Same same but different

"Uncharted: The Lost Legacy" is a cinematic game much like its predecessor

We really did think we saw the last of the Uncharted series. After all, the fourth one was entitled Uncharted 4: A Thief's End, so we were pretty much convinced that Nathan Drake's treasure-hunting days were done. Well, that is sort of true. Drake, the central character of the past four games, is absent in this standalone expansion entitled Uncharted: The Lost Legacy. But is that necessarily a bad thing? Is Uncharted no longer Uncharted simply because Nathan Drake isn't there? Or is the game able to stand for itself and be a valid addition to the Uncharted franchise?

The Story

The story follows Chloe Frazer, whom the player controls. Chloe was absent from Uncharted 4, but those who've followed the series will remember her from the second instalment. She's after the legendary Tusk of Ganesh, something her father, an archaeologist, was after as well before he mysteriously disappeared. Along with her is Nadine Ross, the former leader of the mercenary group Shoreline, who is still recovering after what had happened to her in Uncharted 4 (we would tell you what happened, but spoilers, sweetie). Together, both travel to India's Western Ghats to try and discover the fabled tusk. Making things difficult for them is a man named Asav, the leader of an insurgent group who's also after the tusk to use it to rally the people behind his cause and cause them to revolt. Chloe and Nadine must set aside their differences and work together to find the tusk before Asav.

The Visuals

Naughty Dog, the developer behind Uncharted, has always delivered on visuals on all their games. Even The Last of Us, despite being set in a ruined, apocalyptic city had breathtaking views. Uncharted: The Lost Legacy is no different. Climbing up statues and mountains and finally reaching the top to get a view of the landscape made us forget momentarily that this was CG rendered. Also, in true Naughty Dog fashion, the game is very cinematic. Basically, it's a movie in which you control the character. The cutscenes that are seamlessly integrated into the game has you on the edge of your seat. While the vistas, landscapes, architecture, and views take your breath away, Uncharted: The Lost Legacy's action sequences are explosive, gripping, and blockbuster-worthy.

The Gameplay

If you're a fan of Uncharted 4: A Thief's End, then you're in for a treat because... well, nothing's really changed. In terms of what you do as a player controlling Chloe, it's basically the same thing with what you did with Nathan back in Uncharted 4. There's a lot of climbing and rope swinging. There's the periodic puzzle solving. There's a chunk of the game where you drive around. And last but certainly not the least, there's the sneaking around and killing goons which sometimes escalates into full-blown gunfights. A small thing that's special for The Lost Legacy is the lockpicking mini-game. Since Chloe's a thief, the skill is in her repertoire and you're able to pick doors and crates with special weapons. However, other than that, there's really nothing drastically different gameplay-wise, and it does get repetitive. We also can't help but make comparisons with Tomb Raider and occasionally mistake Chloe for Lara Croft because hey, what with the ponytail, the acrobatics, and the shooting, they are pretty similar.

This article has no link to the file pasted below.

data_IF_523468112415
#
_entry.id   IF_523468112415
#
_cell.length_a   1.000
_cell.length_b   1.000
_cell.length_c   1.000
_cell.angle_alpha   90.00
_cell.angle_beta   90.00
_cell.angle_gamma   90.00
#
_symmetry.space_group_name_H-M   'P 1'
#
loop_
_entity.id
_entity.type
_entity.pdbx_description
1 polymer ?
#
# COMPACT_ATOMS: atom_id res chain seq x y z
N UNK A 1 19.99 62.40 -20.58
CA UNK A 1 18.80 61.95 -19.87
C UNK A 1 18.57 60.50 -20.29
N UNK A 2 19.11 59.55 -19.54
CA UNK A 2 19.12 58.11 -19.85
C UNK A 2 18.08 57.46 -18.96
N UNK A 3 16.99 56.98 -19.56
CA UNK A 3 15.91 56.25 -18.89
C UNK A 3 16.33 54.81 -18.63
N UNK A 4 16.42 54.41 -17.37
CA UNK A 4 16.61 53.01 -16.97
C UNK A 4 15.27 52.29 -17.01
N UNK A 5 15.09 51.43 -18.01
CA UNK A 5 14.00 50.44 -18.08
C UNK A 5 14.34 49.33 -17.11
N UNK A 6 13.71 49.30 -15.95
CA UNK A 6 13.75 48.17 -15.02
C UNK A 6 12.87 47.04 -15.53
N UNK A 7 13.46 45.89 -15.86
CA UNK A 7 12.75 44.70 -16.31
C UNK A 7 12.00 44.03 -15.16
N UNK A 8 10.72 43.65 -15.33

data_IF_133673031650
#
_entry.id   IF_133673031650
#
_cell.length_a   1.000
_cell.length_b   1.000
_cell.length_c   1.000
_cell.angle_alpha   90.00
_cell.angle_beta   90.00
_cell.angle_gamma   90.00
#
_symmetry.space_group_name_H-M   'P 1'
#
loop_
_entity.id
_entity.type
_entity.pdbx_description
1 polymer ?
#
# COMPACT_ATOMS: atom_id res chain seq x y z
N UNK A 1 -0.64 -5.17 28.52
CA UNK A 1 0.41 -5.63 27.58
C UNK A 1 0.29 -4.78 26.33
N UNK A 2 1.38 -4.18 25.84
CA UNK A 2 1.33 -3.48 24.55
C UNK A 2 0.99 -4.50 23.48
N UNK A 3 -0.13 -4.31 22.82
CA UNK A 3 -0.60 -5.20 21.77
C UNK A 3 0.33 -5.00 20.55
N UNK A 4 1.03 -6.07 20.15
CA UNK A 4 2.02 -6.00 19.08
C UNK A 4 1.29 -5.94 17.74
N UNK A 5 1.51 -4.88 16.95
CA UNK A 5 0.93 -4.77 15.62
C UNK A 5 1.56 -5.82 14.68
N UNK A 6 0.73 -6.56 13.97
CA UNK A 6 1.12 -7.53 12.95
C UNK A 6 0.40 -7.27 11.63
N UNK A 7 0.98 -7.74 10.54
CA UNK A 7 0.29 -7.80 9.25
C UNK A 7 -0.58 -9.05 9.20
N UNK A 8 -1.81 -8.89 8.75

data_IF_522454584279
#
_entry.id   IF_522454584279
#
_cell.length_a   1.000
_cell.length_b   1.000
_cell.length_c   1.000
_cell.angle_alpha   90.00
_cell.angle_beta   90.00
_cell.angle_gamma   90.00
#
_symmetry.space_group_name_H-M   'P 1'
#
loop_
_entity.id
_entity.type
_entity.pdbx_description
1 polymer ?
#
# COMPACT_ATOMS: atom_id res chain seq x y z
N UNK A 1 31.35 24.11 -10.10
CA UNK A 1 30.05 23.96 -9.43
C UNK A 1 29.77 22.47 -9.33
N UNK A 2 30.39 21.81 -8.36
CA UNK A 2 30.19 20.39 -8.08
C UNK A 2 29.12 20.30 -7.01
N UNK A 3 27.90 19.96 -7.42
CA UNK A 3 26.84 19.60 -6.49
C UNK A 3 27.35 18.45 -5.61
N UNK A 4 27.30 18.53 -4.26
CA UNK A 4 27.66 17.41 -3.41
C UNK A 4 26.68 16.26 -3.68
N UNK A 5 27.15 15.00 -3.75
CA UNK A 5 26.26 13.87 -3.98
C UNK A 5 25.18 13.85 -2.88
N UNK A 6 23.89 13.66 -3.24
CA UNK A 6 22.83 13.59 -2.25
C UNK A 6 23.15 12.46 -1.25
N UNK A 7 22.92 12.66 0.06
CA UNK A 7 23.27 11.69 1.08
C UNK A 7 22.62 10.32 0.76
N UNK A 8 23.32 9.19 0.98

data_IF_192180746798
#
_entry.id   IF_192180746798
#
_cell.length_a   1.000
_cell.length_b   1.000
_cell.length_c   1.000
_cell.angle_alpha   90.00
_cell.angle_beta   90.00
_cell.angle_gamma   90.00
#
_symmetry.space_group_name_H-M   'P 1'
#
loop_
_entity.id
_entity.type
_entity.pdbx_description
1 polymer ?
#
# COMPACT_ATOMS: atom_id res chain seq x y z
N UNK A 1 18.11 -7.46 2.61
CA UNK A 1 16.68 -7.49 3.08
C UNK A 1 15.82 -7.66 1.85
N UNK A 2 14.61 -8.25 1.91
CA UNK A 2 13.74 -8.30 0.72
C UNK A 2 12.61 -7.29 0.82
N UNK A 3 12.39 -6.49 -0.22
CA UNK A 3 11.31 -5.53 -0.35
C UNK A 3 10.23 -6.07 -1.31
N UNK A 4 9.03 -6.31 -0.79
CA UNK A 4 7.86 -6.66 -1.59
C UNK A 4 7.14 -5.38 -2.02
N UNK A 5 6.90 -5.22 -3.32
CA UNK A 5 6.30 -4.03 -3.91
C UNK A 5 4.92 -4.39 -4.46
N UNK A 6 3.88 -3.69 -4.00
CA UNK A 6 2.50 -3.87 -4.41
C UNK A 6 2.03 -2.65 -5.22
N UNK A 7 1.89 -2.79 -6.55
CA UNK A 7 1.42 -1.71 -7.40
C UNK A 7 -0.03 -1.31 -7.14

The Verdict

Uncharted: The Lost Legacy is able to carry itself and stand on its own two legs thanks to a great storyline and the cinematic feel that Naughty Dog does so very well. It's definitely part of the Uncharted franchise because everything is pretty much the same, so if you're going into this expecting something different, you may be disappointed. Although the gameplay offers nothing new, we wanted to see the game through simply because of the story and the cinematically great storytelling. And to be honest, it was easy to get through because it was kind of short. If anything, this proves that Uncharted could go on without the presence of Nathan Drake.

Bottom line: if you want to find out what the story's all about, buy it. But if you're expecting something new and different, this may not be your cup of tea.

Rating out of 5: 3 and a half




Like we said, there were times we mistook Chloe for Lara, so this game is the go-to alternative or perhaps something you'd like to try after finishing Uncharted. The biggest difference in this game is that there is so much more to do and explore. While Uncharted is pretty linear, Rise of the Tomb Raider has got so many other "side missions" for you to do. To some, it's great because it's additional hours of gameplay. To others, it could be overwhelming.


If you're after the cinematic and linear style of Uncharted, look no further than Naughty Dog's other hit game. The Last of Us has certainly become an instant classic amongst gamers. If you think The Walking Dead is the only thing that gives us post-apocalyptic feels, play this game the whole way through and be proven wrong.


Moving away from the adventurer theme, Horizon Zero Dawn is a third-person open-world RPG in which you take control of Aloy. The game is set in a post-apocalyptic world where robotic animals, aptly called "machines" (not the Terminator kind though), roam the land. The cutscenes are cinematic and the exploration is no joke, much like Uncharted.


Let us forget the atrocity of Namco Bandai doing an upcoming Metal Gear title without Hideo Kojima and somehow working "crystalline zombies" into Metal Gear. Why are we recommending this game? Uncharted loves its stealth sequences. The Lost Legacy even has a part where you have to sneak around while a helicopter flies around. Of course, if you're discovered, the helicopter rains hellfire on you 'til kingdom come. If you're into stealth, then go back to the granddaddy of stealth games with MGSV. 


Back to top